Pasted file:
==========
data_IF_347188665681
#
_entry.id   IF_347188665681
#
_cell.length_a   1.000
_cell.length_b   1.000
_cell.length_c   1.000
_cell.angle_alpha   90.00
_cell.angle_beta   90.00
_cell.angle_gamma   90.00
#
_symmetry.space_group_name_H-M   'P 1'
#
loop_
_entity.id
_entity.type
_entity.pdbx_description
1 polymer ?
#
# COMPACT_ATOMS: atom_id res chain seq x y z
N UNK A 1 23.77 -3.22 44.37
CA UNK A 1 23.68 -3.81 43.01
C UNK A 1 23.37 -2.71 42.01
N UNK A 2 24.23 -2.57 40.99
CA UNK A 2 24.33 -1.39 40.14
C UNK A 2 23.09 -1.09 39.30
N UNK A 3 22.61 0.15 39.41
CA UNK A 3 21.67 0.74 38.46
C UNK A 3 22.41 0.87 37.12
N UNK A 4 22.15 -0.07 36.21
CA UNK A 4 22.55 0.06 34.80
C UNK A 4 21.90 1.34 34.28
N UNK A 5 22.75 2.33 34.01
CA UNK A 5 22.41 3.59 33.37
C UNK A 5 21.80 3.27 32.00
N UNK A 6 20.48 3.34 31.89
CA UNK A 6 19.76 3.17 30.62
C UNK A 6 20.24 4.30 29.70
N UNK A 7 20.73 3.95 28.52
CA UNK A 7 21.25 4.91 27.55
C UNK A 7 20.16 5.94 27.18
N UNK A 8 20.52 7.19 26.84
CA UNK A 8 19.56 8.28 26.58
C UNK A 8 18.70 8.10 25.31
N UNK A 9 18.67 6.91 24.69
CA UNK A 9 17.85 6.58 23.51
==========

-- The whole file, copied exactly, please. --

data_IF_347188665681
#
_entry.id   IF_347188665681
#
_cell.length_a   1.000
_cell.length_b   1.000
_cell.length_c   1.000
_cell.angle_alpha   90.00
_cell.angle_beta   90.00
_cell.angle_gamma   90.00
#
_symmetry.space_group_name_H-M   'P 1'
#
loop_
_entity.id
_entity.type
_entity.pdbx_description
1 polymer ?
#
# COMPACT_ATOMS: atom_id res chain seq x y z
N UNK A 1 23.77 -3.22 44.37
CA UNK A 1 23.68 -3.81 43.01
C UNK A 1 23.37 -2.71 42.01
N UNK A 2 24.23 -2.57 40.99
CA UNK A 2 24.33 -1.39 40.14
C UNK A 2 23.09 -1.09 39.30
N UNK A 3 22.61 0.15 39.41
CA UNK A 3 21.67 0.74 38.46
C UNK A 3 22.41 0.87 37.12
N UNK A 4 22.15 -0.07 36.21
CA UNK A 4 22.55 0.06 34.80
C UNK A 4 21.90 1.34 34.28
N UNK A 5 22.75 2.33 34.01
CA UNK A 5 22.41 3.59 33.37
C UNK A 5 21.80 3.27 32.00
N UNK A 6 20.48 3.34 31.89
CA UNK A 6 19.76 3.17 30.62
C UNK A 6 20.24 4.30 29.70
N UNK A 7 20.73 3.95 28.52
CA UNK A 7 21.25 4.91 27.55
C UNK A 7 20.16 5.94 27.18
N UNK A 8 20.52 7.19 26.84
CA UNK A 8 19.56 8.28 26.58
C UNK A 8 18.70 8.10 25.31
N UNK A 9 18.67 6.91 24.69
CA UNK A 9 17.85 6.58 23.51